In a year when the Olympics may well be emptying theatres, the Critics’ Circle’s theatre section yesterday joined forces once again for our annual celebration of the shows that actually filled them — and our columns — last year with champion performances that yet again prove the undoubted excellence of our vibrant theatrical culture.
I hosted the Critics’ Circle Theatre Awards, generously sponsored by Nyman Libson Paul, in my role as chairman of the Critics’ Circle, so I have to declare more than a passing interest in them, of course. But just as everyone’s now a critic thanks to the internet, so award ceremonies that lets the entire world vote for them has increased exponentially; by contrast, these are awards that actually mean something because they’re voted by critics whose job it really is to pass judgement on what they’ve seen.
In a strikingly youthful list of winners, we have several of the big stars of the future who are undoubtedly making waves already, like Benedict Cumberbatch, Eddie Redmayne and Sheridan Smith, all of whom began their careers on the stage and even as they have moved into film and TV still like to return to it. The National Theatre, too, once again proved ground-breaking, winning the awards for both Best Play and Best Musical, while the Bush and Finborough, both in west London, demonstrated their key role in nurturing new talent.
There are only winners in the Critics’ Circle Awards; we do not engage in the protracted, competitive rounds of longlists, shortlists and nominations that set productions and actors against each other. These awards are voted independently from a secret ballot of the entire membership of the drama section of the Critics’ Circle, not as a result of the kind of discussions and horse-trading that mark out other ceremonies, so we only announce an overall winner in each category.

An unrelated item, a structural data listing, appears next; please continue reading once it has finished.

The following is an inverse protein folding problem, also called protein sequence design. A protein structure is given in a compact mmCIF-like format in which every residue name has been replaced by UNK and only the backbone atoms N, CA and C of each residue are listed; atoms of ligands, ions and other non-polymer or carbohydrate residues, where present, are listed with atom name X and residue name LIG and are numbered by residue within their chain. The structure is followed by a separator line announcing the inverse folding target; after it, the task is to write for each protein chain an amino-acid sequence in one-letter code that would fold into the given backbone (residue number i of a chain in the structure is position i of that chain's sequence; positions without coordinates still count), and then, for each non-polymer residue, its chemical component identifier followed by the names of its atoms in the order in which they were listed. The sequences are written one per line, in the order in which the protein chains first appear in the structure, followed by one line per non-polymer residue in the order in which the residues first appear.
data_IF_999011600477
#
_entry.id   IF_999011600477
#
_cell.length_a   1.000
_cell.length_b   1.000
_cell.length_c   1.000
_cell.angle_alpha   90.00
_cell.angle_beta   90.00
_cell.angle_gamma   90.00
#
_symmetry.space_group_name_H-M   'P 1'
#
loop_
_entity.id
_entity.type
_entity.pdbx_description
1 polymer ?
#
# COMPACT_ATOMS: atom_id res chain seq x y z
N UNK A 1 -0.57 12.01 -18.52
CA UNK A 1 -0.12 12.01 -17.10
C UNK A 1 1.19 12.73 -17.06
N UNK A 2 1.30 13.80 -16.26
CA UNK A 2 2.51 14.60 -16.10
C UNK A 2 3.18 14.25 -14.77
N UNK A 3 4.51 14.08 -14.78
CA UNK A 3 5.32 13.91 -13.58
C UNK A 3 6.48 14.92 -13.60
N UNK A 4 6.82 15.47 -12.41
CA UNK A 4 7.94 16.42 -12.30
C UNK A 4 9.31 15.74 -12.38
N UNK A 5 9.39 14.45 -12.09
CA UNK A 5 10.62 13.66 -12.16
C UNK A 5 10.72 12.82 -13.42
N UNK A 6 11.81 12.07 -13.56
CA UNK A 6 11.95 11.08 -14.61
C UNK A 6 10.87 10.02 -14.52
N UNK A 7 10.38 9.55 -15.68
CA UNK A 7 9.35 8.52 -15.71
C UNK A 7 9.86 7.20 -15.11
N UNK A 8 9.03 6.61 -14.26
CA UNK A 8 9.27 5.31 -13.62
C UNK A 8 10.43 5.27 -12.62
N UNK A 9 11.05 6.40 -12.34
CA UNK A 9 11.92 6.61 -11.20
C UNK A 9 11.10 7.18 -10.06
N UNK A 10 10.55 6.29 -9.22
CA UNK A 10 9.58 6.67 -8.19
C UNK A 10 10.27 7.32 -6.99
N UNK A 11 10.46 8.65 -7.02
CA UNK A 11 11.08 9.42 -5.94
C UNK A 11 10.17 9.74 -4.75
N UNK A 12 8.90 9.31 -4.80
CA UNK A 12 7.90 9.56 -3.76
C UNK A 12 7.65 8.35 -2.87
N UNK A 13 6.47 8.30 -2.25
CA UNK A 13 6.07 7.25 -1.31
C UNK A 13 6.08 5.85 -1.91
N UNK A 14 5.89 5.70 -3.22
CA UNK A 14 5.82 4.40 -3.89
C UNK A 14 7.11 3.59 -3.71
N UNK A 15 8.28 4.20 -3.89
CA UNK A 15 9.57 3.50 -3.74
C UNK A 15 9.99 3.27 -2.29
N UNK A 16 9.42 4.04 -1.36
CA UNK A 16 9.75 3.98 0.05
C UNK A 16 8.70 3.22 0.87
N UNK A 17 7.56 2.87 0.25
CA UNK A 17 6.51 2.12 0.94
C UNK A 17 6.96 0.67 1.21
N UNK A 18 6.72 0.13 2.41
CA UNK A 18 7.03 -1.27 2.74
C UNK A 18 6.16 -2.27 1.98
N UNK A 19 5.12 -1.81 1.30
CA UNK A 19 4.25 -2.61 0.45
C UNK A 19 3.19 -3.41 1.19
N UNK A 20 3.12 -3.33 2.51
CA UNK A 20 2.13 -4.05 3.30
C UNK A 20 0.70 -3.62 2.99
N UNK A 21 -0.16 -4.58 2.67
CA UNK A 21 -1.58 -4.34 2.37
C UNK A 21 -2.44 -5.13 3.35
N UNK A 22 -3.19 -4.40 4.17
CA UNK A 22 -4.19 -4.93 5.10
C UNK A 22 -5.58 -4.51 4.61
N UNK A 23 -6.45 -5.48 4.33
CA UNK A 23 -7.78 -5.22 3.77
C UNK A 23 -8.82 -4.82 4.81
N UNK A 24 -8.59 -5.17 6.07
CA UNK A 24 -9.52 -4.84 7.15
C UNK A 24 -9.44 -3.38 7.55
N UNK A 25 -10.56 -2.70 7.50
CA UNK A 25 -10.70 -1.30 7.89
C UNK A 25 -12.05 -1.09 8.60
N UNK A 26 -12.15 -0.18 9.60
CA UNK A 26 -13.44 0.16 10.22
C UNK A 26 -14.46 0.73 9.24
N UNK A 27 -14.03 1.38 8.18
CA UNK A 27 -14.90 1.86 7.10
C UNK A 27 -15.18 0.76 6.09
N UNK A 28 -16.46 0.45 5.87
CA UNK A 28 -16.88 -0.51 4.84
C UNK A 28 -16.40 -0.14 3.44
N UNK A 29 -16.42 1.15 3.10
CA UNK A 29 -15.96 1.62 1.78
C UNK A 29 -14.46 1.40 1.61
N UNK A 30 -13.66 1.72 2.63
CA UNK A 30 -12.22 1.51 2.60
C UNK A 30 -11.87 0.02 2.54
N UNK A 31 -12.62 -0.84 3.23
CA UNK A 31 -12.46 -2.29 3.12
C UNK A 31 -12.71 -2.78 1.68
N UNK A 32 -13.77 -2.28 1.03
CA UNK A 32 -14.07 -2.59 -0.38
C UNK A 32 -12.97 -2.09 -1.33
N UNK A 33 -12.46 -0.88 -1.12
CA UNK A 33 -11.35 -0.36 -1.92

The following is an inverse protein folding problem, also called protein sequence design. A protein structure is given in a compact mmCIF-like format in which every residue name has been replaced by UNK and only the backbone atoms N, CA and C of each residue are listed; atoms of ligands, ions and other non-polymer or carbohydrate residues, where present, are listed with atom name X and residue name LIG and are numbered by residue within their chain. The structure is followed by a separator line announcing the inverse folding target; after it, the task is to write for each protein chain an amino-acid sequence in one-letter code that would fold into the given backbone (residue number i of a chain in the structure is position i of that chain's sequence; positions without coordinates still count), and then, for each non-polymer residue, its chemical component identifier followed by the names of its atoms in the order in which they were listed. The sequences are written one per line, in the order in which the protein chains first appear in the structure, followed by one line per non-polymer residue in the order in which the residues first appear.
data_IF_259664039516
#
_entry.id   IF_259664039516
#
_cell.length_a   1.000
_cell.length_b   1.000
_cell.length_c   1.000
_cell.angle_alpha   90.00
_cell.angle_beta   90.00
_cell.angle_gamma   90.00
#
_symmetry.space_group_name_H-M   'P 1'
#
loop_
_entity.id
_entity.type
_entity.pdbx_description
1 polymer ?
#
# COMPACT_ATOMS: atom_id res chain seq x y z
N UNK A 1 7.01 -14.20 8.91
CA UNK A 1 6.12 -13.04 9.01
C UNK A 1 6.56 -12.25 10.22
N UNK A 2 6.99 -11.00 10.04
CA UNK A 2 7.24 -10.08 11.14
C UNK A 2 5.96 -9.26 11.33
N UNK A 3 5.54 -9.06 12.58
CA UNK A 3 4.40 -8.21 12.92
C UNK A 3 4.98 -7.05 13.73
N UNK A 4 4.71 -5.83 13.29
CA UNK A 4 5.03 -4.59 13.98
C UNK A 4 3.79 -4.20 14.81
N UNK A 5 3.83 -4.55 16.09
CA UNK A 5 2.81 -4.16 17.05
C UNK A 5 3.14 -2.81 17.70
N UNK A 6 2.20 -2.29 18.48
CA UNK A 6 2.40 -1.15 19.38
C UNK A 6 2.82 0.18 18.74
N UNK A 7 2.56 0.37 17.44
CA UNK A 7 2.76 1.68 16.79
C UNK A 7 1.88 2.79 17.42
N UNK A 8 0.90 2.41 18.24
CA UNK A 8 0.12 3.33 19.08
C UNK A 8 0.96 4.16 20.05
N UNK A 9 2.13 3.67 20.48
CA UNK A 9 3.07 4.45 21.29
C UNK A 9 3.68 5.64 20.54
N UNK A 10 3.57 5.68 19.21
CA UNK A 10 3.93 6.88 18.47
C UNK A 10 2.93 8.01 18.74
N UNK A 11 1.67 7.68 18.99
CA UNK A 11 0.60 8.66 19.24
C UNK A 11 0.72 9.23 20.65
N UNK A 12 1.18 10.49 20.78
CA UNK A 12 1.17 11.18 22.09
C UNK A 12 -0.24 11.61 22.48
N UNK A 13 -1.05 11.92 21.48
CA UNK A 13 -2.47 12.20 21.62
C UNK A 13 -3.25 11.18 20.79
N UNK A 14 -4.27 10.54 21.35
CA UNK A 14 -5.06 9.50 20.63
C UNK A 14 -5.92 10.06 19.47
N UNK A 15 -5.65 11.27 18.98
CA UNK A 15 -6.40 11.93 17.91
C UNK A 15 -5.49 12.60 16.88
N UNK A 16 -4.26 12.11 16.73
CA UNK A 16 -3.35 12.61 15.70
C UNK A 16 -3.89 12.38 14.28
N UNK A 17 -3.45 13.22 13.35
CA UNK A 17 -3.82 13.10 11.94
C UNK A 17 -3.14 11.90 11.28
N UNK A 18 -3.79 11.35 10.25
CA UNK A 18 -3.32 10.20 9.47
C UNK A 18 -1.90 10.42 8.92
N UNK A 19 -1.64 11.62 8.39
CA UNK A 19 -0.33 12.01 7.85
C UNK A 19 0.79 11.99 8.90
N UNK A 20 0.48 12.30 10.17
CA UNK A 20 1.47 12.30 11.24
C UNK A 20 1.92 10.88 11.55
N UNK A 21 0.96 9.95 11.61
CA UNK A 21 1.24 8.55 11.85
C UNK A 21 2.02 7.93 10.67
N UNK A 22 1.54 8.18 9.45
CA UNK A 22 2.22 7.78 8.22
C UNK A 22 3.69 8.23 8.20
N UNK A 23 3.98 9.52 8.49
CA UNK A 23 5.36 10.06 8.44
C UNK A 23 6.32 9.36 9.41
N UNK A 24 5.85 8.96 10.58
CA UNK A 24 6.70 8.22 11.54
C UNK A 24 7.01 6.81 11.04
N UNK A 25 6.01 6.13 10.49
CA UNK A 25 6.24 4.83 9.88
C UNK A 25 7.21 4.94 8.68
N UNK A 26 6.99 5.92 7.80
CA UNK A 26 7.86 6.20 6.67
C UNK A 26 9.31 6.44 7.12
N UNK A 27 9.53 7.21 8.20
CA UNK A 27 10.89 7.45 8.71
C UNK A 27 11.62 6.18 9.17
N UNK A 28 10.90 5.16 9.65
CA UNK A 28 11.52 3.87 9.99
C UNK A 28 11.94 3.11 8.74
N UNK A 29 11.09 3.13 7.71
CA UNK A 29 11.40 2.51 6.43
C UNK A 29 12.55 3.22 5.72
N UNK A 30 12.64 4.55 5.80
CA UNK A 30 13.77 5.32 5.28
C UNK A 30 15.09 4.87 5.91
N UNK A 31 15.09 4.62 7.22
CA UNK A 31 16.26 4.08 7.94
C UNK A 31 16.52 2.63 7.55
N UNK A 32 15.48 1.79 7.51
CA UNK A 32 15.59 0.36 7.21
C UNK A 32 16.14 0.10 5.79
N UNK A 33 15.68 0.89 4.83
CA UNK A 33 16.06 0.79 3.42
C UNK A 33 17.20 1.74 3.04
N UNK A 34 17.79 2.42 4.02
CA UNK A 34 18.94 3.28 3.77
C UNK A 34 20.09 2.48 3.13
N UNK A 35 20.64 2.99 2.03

But as I’m in receipt of the voting forms, which are independently validated to draw the winners out of, I can share some of those who were named in each category.
The best new play award was won by Richard Bean’s One Man Two Guvnors, but votes were also variously cast for another Bean play, The Heretic, Mike Bartlett’s 13, Neil LaBute’s Reasons to Be Pretty, Gillian Slovo’s The Riots, The Kitchen Sink by Tom Wells, Tiger Country by Nina Raine, Philip Ridley’s Tender Napalm, Dawn King’s Foxfinder, John Donnelly’s The Knowledge, Wastwater by Simon Stephens, David Eldridge’s The Knot of the Heart, The Acid Test by Anya Reiss, Jumpy by April de Angelis, debbie tucker green’s Truth and Reconciliation, Tim Price’s Salt Root and Roe, Gina Gionfriddo’s Becky Shaw, Nick Dear’s Frankenstein, David Lodge’s Secret Thoughts, and Roadkill by Steph Smith.
The Peter Hepple Award for Best Musical (new or revival, and named in honour of the late, long-serving editor of The Stage) was won by Alecky Blythe and Adam Cork for London Road, but also named were the revivals of Sweeney Todd at Chichester Festival Theatre, The Beggar’s Opera and Crazy for You (both at the Open Air Theatre, Regent’s Park), fringe productions of Ragtime at the Landor and Parade at Southwark Playhouse, and the new West End musicals Backbeat, Ghost, Shrek and Betty Blue Eyes.